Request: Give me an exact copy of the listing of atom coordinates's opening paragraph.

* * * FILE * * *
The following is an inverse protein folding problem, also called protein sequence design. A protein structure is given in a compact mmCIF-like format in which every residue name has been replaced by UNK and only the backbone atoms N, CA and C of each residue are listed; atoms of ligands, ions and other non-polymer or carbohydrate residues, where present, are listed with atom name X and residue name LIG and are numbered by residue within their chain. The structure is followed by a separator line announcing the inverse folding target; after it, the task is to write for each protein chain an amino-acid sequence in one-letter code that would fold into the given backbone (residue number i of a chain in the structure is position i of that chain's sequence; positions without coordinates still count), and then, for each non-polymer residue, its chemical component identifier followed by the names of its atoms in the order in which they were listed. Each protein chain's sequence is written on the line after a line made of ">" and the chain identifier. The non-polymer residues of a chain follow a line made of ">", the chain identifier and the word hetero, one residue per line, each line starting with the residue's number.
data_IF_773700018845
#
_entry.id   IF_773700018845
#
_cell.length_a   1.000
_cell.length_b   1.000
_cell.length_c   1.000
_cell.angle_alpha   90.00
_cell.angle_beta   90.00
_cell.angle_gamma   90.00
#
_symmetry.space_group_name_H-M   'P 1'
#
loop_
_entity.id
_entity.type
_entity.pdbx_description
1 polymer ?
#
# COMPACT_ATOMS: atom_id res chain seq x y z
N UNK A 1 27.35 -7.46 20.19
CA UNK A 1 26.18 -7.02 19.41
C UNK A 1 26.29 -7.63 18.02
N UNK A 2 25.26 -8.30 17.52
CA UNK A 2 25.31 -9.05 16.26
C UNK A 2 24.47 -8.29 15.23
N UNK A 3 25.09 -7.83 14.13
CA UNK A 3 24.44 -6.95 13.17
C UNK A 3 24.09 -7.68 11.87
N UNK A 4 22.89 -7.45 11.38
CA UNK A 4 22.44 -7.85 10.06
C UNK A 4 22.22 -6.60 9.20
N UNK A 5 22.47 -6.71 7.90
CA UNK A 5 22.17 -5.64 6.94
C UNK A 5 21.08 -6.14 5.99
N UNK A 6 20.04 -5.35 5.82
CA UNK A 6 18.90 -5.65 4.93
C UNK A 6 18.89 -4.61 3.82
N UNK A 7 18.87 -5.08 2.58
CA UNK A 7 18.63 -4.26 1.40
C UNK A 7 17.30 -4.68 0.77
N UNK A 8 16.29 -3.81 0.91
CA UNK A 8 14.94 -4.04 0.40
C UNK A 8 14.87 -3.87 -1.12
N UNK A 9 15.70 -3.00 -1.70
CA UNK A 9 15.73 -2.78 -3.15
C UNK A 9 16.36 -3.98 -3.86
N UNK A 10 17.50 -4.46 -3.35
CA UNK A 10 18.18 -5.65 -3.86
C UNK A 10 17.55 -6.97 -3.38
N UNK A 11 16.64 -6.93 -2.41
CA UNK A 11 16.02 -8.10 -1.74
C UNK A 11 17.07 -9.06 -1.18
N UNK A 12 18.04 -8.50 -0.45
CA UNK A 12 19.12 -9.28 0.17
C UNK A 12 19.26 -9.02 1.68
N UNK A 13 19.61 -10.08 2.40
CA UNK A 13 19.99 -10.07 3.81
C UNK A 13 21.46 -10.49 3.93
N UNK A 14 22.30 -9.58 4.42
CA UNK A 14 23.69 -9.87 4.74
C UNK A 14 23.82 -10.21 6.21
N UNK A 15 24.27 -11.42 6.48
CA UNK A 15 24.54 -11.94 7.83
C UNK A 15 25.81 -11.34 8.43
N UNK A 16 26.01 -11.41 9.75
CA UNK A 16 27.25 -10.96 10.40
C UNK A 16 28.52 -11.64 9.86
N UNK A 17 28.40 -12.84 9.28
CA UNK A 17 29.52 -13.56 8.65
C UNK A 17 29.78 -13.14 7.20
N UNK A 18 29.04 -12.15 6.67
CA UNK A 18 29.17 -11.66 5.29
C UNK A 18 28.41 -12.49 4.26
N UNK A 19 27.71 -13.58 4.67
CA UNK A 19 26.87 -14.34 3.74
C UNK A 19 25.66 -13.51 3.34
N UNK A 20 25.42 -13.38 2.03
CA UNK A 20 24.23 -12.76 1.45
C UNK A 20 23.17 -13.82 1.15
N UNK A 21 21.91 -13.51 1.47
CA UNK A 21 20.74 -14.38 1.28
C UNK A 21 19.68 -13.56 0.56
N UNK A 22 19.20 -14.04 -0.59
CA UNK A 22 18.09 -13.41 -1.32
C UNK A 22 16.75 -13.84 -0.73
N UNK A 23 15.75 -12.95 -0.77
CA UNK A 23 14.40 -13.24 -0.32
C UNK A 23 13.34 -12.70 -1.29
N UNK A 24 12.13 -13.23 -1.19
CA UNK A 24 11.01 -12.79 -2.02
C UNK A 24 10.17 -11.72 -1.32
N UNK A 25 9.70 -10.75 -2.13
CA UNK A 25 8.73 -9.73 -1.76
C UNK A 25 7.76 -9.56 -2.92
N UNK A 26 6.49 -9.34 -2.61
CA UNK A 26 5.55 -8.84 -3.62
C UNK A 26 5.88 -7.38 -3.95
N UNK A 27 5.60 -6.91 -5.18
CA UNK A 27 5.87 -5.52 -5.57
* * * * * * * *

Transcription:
The following is an inverse protein folding problem, also called protein sequence design. A protein structure is given in a compact mmCIF-like format in which every residue name has been replaced by UNK and only the backbone atoms N, CA and C of each residue are listed; atoms of ligands, ions and other non-polymer or carbohydrate residues, where present, are listed with atom name X and residue name LIG and are numbered by residue within their chain. The structure is followed by a separator line announcing the inverse folding target; after it, the task is to write for each protein chain an amino-acid sequence in one-letter code that would fold into the given backbone (residue number i of a chain in the structure is position i of that chain's sequence; positions without coordinates still count), and then, for each non-polymer residue, its chemical component identifier followed by the names of its atoms in the order in which they were listed. Each protein chain's sequence is written on the line after a line made of ">" and the chain identifier. The non-polymer residues of a chain follow a line made of ">", the chain identifier and the word hetero, one residue per line, each line starting with the residue's number.